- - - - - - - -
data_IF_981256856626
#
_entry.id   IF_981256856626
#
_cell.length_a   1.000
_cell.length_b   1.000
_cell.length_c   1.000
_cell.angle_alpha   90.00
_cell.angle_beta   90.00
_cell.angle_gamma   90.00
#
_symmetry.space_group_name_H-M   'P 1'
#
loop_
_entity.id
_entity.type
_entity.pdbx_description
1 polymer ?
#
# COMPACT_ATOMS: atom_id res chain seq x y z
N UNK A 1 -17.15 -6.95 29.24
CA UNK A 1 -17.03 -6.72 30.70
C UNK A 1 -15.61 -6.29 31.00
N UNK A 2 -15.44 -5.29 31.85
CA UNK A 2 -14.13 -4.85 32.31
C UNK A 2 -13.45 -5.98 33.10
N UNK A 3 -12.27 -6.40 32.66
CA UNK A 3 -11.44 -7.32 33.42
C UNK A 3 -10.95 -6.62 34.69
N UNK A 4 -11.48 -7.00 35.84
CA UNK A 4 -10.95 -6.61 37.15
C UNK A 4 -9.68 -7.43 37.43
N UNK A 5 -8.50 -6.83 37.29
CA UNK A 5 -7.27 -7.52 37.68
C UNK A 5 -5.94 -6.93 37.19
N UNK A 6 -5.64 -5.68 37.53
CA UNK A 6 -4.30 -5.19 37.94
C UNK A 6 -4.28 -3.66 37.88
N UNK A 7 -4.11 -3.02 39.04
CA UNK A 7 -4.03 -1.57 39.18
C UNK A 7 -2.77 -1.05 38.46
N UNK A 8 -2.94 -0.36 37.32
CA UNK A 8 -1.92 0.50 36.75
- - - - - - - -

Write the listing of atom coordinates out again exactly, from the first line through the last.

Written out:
data_IF_981256856626
#
_entry.id   IF_981256856626
#
_cell.length_a   1.000
_cell.length_b   1.000
_cell.length_c   1.000
_cell.angle_alpha   90.00
_cell.angle_beta   90.00
_cell.angle_gamma   90.00
#
_symmetry.space_group_name_H-M   'P 1'
#
loop_
_entity.id
_entity.type
_entity.pdbx_description
1 polymer ?
#
# COMPACT_ATOMS: atom_id res chain seq x y z
N UNK A 1 -17.15 -6.95 29.24
CA UNK A 1 -17.03 -6.72 30.70
C UNK A 1 -15.61 -6.29 31.00
N UNK A 2 -15.44 -5.29 31.85
CA UNK A 2 -14.13 -4.85 32.31
C UNK A 2 -13.45 -5.98 33.10
N UNK A 3 -12.27 -6.40 32.66
CA UNK A 3 -11.44 -7.32 33.42
C UNK A 3 -10.95 -6.62 34.69
N UNK A 4 -11.48 -7.00 35.84
CA UNK A 4 -10.95 -6.61 37.15
C UNK A 4 -9.68 -7.43 37.43
N UNK A 5 -8.50 -6.83 37.29
CA UNK A 5 -7.27 -7.52 37.68
C UNK A 5 -5.94 -6.93 37.19
N UNK A 6 -5.64 -5.68 37.53
CA UNK A 6 -4.30 -5.19 37.94
C UNK A 6 -4.28 -3.66 37.88
N UNK A 7 -4.11 -3.02 39.04
CA UNK A 7 -4.03 -1.57 39.18
C UNK A 7 -2.77 -1.05 38.46
N UNK A 8 -2.94 -0.36 37.32
CA UNK A 8 -1.92 0.50 36.75